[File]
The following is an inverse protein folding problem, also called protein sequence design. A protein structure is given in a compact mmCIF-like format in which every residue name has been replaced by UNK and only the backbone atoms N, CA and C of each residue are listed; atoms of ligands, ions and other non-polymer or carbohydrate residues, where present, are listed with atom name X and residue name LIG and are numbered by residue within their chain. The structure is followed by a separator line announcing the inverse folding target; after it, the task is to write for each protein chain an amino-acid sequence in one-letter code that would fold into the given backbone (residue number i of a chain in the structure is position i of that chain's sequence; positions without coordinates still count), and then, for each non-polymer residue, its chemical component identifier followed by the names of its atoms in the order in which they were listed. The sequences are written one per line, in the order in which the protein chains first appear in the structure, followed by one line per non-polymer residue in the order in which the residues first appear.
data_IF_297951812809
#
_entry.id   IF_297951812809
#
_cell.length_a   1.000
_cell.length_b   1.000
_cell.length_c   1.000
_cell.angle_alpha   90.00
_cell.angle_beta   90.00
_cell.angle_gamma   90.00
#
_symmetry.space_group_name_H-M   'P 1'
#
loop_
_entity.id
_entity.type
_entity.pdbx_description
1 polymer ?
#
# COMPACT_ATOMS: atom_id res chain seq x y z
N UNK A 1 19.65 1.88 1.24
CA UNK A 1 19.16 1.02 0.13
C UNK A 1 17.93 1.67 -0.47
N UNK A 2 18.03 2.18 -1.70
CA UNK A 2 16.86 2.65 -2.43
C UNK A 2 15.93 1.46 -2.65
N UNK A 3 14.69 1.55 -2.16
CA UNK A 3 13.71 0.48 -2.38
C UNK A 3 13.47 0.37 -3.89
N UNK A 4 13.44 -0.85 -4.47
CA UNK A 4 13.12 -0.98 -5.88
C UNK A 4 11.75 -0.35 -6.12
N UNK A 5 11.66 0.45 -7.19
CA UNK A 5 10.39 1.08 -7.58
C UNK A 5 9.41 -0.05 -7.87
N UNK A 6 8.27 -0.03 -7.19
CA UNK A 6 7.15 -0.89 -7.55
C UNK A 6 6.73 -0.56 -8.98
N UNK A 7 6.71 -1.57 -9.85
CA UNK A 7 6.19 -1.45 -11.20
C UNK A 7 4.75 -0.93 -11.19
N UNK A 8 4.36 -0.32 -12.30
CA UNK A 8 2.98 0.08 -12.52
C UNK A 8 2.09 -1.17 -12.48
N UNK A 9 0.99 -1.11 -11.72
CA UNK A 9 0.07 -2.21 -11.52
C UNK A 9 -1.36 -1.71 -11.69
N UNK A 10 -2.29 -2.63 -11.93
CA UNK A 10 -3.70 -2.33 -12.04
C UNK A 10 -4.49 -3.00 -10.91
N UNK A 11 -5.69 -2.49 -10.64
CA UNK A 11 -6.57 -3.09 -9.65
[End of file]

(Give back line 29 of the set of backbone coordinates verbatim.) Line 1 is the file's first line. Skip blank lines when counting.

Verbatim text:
CA UNK A 3 13.71 0.48 -2.38